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Nebraska, South Dakota battle punishing wind-whipped wildfires

September 02, 2012|By Matt Pearce
  • Mark Davis / Associated Press
Mark Davis / Associated Press (m9qo7spd20120902182052/600 )

KANSAS CITY, Mo. —  Large, wind-driven wildfires whipped across Nebraska and into South Dakota as Isaac's tropical rains swung east of the drought-parched hinterlands.

Nebraska's sparsely populated northwest corner, abutting South Dakota, is the latest hot spot in a long firefighting season for the dry American West.

On Friday, fire officials ordered residents along Highway 385 to evacuate as soon as possible.

“Fire crews are making every effort to stop the fire and protect property in the fire area, but Mother Nature is not cooperating,” officials said in a statement. “If the fire were to jump Highway 385, residents will not have time to collect their personal belongings.”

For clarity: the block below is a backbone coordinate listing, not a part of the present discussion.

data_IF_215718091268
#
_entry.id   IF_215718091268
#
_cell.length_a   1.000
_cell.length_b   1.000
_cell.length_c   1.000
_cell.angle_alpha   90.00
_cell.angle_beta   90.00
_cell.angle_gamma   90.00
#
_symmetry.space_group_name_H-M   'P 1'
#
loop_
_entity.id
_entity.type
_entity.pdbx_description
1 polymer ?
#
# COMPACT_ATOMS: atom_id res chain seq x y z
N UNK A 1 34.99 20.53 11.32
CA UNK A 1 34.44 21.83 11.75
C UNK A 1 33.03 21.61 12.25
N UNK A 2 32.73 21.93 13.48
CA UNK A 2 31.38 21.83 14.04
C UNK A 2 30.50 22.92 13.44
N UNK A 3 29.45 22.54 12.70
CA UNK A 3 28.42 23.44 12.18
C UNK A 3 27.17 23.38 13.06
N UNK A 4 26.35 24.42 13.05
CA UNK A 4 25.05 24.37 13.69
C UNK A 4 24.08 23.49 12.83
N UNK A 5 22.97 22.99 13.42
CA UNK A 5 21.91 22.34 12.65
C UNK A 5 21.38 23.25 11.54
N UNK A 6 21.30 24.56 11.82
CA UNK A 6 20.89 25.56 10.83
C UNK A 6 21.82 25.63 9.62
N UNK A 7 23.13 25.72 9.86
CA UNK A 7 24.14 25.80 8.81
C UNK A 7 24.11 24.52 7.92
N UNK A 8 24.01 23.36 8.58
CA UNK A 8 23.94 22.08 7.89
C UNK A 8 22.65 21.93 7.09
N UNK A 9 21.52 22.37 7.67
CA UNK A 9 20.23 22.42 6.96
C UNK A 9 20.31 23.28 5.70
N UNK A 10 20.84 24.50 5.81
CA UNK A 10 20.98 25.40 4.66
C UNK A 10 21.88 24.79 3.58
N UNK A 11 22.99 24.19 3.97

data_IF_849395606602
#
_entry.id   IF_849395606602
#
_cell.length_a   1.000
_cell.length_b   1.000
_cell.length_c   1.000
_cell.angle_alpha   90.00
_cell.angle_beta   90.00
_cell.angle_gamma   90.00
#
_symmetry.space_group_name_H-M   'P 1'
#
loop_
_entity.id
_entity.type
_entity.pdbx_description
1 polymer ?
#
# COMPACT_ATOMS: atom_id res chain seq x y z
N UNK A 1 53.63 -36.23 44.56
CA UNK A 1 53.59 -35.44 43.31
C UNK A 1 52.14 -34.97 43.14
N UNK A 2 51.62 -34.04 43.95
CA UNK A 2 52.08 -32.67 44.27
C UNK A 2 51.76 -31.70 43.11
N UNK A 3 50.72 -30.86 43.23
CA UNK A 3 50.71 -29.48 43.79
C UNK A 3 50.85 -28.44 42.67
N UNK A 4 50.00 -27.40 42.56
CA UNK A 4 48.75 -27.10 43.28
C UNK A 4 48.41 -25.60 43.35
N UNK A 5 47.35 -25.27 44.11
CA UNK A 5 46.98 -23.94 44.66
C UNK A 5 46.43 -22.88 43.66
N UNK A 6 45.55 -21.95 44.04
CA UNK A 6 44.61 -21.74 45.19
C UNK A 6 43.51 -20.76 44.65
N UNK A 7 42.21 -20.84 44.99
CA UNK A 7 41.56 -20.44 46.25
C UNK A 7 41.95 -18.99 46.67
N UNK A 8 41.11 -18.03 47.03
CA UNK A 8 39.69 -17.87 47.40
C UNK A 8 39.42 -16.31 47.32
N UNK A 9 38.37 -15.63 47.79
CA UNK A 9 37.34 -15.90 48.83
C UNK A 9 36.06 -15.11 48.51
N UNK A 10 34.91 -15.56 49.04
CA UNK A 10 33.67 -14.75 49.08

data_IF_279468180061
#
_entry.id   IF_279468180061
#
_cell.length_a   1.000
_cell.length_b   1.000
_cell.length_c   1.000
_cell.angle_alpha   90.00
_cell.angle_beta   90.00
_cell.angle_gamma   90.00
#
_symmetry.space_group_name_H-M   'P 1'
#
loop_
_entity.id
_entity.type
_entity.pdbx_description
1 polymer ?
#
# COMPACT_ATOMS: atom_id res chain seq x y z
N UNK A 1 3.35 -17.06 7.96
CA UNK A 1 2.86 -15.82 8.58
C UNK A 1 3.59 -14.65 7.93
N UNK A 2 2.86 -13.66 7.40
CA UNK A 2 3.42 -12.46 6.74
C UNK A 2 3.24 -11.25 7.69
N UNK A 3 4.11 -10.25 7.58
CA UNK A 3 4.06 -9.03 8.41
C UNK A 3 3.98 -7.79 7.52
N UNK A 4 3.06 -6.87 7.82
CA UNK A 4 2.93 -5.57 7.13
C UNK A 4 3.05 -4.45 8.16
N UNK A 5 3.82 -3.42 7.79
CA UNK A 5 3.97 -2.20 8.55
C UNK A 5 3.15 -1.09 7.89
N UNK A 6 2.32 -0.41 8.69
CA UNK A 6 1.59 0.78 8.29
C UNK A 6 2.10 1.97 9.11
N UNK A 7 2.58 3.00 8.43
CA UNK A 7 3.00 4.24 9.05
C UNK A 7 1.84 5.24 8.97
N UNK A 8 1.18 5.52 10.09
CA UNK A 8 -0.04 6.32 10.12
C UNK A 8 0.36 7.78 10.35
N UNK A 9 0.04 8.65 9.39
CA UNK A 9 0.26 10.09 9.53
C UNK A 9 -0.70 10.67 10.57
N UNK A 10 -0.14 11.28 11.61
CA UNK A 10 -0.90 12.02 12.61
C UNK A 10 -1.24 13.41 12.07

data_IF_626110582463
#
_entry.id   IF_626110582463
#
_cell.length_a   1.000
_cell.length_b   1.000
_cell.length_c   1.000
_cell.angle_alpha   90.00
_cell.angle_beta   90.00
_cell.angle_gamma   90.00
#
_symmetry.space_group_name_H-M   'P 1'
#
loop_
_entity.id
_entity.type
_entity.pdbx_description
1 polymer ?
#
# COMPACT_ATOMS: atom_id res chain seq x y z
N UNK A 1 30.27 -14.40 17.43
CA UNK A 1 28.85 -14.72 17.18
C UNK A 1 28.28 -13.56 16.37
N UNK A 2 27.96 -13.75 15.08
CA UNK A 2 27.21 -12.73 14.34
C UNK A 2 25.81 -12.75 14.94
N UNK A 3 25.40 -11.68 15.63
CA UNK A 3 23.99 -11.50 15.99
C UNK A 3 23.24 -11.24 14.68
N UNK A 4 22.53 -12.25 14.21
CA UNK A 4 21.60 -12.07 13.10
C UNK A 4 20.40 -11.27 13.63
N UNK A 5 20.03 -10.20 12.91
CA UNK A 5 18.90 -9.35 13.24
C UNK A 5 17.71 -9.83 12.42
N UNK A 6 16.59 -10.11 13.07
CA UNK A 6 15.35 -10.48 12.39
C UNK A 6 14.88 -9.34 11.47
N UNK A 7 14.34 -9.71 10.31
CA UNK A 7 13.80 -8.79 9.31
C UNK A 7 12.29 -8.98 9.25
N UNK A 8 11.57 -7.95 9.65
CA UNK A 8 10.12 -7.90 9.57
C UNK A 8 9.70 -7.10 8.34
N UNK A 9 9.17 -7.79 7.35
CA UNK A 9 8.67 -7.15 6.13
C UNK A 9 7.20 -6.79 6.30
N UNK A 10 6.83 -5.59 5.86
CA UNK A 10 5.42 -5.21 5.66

Isaac did provide a bit of help over the weekend. The disintegrating storm system brought lower overnight temperatures to about 1,000 personnel fighting the fires before triple-digit heat returned on Sunday.

"From midnight on, the fire just laid down," Assistant Fire Chief Jerry Kearns of Rushville, Neb., said in a statement. "The wind dropped, the humidity rose and the fuel load somewhat diminished. We got a real break."

But winds picked up again Sunday, fanning the flames. Officials told the Associated Press that the area's multiple blazes had tripled in size, consuming about 285 square miles -- more than 182,000 acres. 

Officials are trying to protect Chadron, Neb., a town  of 5,851 near the South Dakota border, against the Region 23 complex fire, which is 47% contained and churning through more than 30,000 acres of  forests and canyons.

Evacuation orders are expected to remain in place throughout afflicted areas at least through Monday, according to fire officials’ latest update.

The  96,000-acre Wellnitz fire, 12 miles north of Rushville, has moved into the Pine Ridge Indian Reservation in South Dakota. With the help of strong winds, the flames were consuming areas favored by deer and turkey hunters. Crews from more than 35 fire departments had joined that fight.

Nebraska Gov. Dave Heineman toured some of the fire damage on Sunday and told the Associated Press he expected the firefighting to last another four to six weeks.

Both fires are thought to have been started by lightning in the middle of last week.

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